This is a liveblog post from the International Conference on Crisis Mapping at Tufts University. You can also follow tweets from the event’s many open laptops at the #ICCM2010 hashtag.
She starts by explaining that Open Street Maps is like Google Maps, but open source. She notes that they are still developing their tool sets.
Chapman shares one tool called “Walking Papers,” a paper map that one takes into the field, marks up, then scans later and adds to OpenStreetMaps. She also says that they use GPS units; in Haiti, it was a challenge, as GPS is not common there. She also shares survey tools that the organization uses.
Chapman states that the organization trains “everyone”; they’re teaching language classes (including in Creole), and training trainers to teach people how to use OpenStreetMaps.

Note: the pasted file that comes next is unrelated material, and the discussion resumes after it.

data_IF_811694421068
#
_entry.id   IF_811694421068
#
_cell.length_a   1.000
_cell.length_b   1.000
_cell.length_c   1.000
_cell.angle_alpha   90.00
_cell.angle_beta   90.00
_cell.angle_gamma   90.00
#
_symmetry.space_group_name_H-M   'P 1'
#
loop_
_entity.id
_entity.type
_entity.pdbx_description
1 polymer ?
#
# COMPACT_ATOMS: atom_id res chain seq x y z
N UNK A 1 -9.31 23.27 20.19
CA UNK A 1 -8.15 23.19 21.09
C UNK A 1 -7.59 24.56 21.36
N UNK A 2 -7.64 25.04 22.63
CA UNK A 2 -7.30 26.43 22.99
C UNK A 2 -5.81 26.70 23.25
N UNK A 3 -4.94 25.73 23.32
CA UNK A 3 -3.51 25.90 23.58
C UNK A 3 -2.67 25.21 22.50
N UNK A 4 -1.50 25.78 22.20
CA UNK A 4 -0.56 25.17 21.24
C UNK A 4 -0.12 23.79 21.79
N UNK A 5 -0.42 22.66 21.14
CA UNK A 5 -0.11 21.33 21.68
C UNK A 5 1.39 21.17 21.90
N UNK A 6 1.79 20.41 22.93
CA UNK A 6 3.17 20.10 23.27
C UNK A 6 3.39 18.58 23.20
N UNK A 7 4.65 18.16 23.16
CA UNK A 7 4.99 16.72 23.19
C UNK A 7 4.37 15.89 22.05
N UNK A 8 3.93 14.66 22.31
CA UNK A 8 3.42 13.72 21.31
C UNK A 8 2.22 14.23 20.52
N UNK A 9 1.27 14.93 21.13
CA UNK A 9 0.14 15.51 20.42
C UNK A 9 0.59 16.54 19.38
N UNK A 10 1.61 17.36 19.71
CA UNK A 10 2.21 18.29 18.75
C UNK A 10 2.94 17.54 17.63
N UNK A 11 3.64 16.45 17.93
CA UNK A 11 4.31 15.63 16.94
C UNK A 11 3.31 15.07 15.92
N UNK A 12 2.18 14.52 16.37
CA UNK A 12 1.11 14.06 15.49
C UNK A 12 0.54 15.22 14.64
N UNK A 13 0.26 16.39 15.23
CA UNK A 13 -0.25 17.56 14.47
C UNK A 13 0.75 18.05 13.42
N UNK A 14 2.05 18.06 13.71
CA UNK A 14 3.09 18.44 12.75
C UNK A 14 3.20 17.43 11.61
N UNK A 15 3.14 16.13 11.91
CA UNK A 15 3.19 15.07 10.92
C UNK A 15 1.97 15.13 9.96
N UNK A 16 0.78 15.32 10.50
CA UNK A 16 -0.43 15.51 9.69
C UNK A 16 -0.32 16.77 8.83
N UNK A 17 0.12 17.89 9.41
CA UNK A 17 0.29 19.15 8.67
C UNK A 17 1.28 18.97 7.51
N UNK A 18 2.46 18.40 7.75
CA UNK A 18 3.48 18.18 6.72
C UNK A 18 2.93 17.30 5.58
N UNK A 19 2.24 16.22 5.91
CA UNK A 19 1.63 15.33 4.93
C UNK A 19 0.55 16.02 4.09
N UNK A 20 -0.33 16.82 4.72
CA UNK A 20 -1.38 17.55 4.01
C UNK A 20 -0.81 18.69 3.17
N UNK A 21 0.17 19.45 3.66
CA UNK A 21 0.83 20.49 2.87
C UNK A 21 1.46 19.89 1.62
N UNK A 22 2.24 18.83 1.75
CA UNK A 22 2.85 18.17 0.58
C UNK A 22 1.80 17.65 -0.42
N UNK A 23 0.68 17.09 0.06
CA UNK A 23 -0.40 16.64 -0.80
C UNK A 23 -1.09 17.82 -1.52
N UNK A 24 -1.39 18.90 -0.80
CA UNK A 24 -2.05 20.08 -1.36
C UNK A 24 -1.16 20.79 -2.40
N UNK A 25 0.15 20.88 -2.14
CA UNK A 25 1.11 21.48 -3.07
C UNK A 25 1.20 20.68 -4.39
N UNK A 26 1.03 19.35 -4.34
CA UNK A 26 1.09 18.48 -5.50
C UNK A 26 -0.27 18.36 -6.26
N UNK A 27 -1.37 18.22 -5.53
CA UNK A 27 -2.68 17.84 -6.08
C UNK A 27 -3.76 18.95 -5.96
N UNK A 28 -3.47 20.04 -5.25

“Maps are infinitely useful, but you need to know how to use and create them,” Chapman explains.
She shares a variety of tools that can be used in Haiti, explaining that people are surprised that GPS works there. She said that volunteers in Haiti are working on camp registration, and that those camps are represented on OpenStreetMaps. Chapman also notes that they are hosting Information Kiosks in Haiti, with information on camp mapping and training classes.
In the future, notes Chapman, they would like to get satellite imagery for other places in Haiti, and that because of the high risk of flooding, it’s important to have great road data. Chapman concludes, thanking the audience.